American track and road superstars Evan Jager and Galen Rupp decided to run the U.S. cross country championships this afternoon in Tallahassee for the first time ever, for reasons that are not entirely clear. Rupp had only run once cross country race (in 2011) since winning an NCAA title in 2008, while Jager hadn’t raced on grass since his senior year of high school in 2006. (The reason for their lengthy hiatuses makes perfect sense: as Jager’s coach said, “You don’t drive your Ferrari on the grass.”)

The rare matchup—they’ve only raced each other twice, and neither were a factor in those two races—lived up to the hype, as both mixed it up in the front pack and Rupp made the race’s defining move, 24 minutes in.

But U.S. Army athlete Leonard Korir tracked that move and followed Rupp up a hill for a minute. After the duo settled in for maybe a minute after that, Rupp tried to throw one more hard move in against Korir right before the 9K mark. Korir covered it easily and then crushed the Chicago Marathon champion and two-time Olympic medalist over the final half mile.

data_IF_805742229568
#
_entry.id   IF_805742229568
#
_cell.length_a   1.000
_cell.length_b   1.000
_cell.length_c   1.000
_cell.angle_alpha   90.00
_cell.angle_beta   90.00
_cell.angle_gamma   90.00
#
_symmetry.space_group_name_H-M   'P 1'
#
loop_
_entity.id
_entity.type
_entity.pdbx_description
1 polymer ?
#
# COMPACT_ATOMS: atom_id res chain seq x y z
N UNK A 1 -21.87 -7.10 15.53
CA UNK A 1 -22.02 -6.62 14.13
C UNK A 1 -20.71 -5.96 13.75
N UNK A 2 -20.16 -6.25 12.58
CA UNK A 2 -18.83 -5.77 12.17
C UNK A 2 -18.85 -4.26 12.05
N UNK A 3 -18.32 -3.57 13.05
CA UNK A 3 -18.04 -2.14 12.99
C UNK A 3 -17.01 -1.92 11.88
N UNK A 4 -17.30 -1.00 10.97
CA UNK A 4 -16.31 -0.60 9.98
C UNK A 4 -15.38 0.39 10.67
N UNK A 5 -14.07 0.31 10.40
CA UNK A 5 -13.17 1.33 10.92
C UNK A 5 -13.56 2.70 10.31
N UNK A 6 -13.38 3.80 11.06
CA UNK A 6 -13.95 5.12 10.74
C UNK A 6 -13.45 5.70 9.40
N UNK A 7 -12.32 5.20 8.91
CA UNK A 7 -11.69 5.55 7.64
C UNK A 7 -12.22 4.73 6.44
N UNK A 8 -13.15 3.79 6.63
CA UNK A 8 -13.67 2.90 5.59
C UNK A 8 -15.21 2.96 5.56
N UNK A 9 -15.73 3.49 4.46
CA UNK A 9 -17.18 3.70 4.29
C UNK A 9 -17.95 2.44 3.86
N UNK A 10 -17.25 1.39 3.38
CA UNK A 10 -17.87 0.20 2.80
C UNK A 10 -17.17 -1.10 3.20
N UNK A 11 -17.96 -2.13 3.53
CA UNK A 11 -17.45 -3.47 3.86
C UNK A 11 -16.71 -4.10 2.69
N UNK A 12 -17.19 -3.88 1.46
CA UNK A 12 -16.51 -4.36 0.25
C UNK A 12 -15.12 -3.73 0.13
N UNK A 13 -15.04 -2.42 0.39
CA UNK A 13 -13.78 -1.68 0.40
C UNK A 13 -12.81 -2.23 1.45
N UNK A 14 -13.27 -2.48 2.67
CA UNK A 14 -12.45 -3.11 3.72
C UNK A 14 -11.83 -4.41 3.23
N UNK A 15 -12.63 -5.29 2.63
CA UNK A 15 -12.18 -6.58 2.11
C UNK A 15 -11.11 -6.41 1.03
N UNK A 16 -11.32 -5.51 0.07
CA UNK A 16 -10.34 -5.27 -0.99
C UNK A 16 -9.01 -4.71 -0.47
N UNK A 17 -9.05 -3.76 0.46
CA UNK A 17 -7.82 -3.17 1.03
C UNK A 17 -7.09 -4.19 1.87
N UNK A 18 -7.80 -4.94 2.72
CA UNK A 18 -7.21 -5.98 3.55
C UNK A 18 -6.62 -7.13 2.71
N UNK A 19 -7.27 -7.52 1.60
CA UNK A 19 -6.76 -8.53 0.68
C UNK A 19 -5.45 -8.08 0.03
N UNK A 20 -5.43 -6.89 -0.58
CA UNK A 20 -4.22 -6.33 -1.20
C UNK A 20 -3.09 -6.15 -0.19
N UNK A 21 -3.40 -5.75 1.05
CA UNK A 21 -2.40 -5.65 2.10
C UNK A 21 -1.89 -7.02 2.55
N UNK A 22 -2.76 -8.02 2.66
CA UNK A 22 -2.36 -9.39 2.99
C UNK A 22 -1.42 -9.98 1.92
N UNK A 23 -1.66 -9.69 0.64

Korir covered the 10K course in 29:16, a second ahead of Rupp. Stanley Kebenei, who trains with Korir under coach Scott Simmons, finished third, picking off Jager by a tenth of a second.

It’s the second straight cross country national title for Korir, who is having a serious late-career resurgence. (Despite a commentator on today’s broadcast saying that Rupp is “getting up there in years” and Korir is “the new kid on the block,” both were born in 1986.) He started last year with a U.S. cross country title and a 20th-place finish at the world championships, and finished it with a 59:52 half marathon—one of the fastest performances in American history. He appears to be just as fit in 2018, and with no cross country or outdoor track world championships this year, it’s a good year to run fast as hell.